ExtremeTech reports that Mercedes-Benz unveiled their driverless car at the 2015 Consumer Electronics Show, the F-105 luxury vehicle, which comes with front seats that swivel so that the driver and front-seat passenger can sit face-to-face with the back-seat passengers. Meanwhile, BMW has demonstrated its i3 EV that self-parks and can search a parking garage for open spaces.
According to CNBC, some analysts predict that new manufacturers such as Google and Apple will supplant traditional mass automobile manufacturers like General Motors, Ford, Honda, and Volkswagen with their head start on new technology. Other predictions include the following:
- Fewer cars will be owned by families since a single car can serve a variety of members sequentially and simultaneously without waiting for a driver. For example, a driverless car could return to its home base after delivering a worker to the office and be available to transport other family members during the day before returning to pick up the commuter later in the evening.
- There will be an increase in shared mobility where people use cars without owning them.
Elements of Significant Change
Significant improvements will reduce the negative impact of automobiles in the future. These include the following aspects and elements.
The first automobiles resembled the horse-drawn carriages that they replaced, simple boxes on wheels. Early manufacturers had little knowledge of aerodynamics – the resistance of objects moving through the air, or “drag.” Drag increases proportionately with speed. The shape of the car, especially the frontal area, directly affects the energy consumed as the vehicle moves forward.
Another effect of increased speed is additional lift – the tendency of the car body to rise from the road surface – from air flowing beneath the car, reducing traction and stability during turns. The use of wind tunnels has guided automotive design engineers to reduce sharp edges and improve streamlining, thus reducing drag, lift, and energy consumption.
As a consequence, makes and models appear similar as each manufacturer quickly adopts any advantage gained by a rival. Future cars are likely to be shorter with more curves while maintaining or increasing interior space for passengers.
A car’s weight directly affects the fuel consumption used during operations. University of Washington reports that widespread use of unibody construction, lightweight materials, and smaller engines reduced the average automobile’s weight by 1,700 pounds between 1975 and 2009. However, much of the advantage was offset by an increase in vehicle size and added functionality.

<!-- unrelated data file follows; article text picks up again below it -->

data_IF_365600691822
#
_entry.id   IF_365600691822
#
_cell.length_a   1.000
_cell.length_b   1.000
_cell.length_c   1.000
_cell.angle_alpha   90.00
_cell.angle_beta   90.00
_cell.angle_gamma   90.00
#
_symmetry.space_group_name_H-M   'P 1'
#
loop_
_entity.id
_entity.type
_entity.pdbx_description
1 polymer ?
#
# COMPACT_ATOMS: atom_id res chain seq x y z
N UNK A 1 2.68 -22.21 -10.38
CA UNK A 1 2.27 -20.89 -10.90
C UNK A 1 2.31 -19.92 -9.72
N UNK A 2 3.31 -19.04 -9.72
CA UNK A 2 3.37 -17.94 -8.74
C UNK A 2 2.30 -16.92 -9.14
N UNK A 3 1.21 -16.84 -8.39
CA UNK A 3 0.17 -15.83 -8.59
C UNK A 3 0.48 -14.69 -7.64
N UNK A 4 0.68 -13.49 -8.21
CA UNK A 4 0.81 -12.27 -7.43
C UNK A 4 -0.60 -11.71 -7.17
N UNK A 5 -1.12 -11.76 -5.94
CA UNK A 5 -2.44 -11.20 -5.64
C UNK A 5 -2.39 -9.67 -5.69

Continued federal pressure to increase fuel economy will result in a greater use of lightweight steel, aluminum, composite materials, and plastics to reduce weight and improve crashworthiness. For example, the Tesla Roadster’s body is constructed from a lightweight carbon fiber/epoxy composite that is as strong as steel and weighs 30% less. As manufacturing costs of the material come down, more manufacturers will turn to the revolutionary new composite materials for their vehicles.
The four-stroke internal combustion engine has been the primary power source for automobiles for decades. Over the years, technological advances such as double overhead cams with four valves with variable valve timing, forced induction of air, fuel injection, computer-adjusted fuel injection, and variable valve timing has increased engine efficiency and power.
The widespread use of the engine control unit – an on-board computer that regulates ignition timing, air/fuel mixture, and idle speed – creates greater fuel efficiency and constant engine diagnosis. Transmissions are more efficient, evolving from manual shifting of three forward gears and reverse, to automatic shifting of six to eight gears and reverse. Improved hydraulics enable effortless power steering, while anti-lock brakes have drastically reduced stopping time and space.
As of 2015, hybrids – a combination of the gasoline engine and the electric motor – have not become popular in parts of the United States. According to Experian Automotive (via Adam Goldfein), one in four hybrids have been sold in California, an amount greater than the next five states (Florida, Texas, New York, Virginia, and Washington) combined.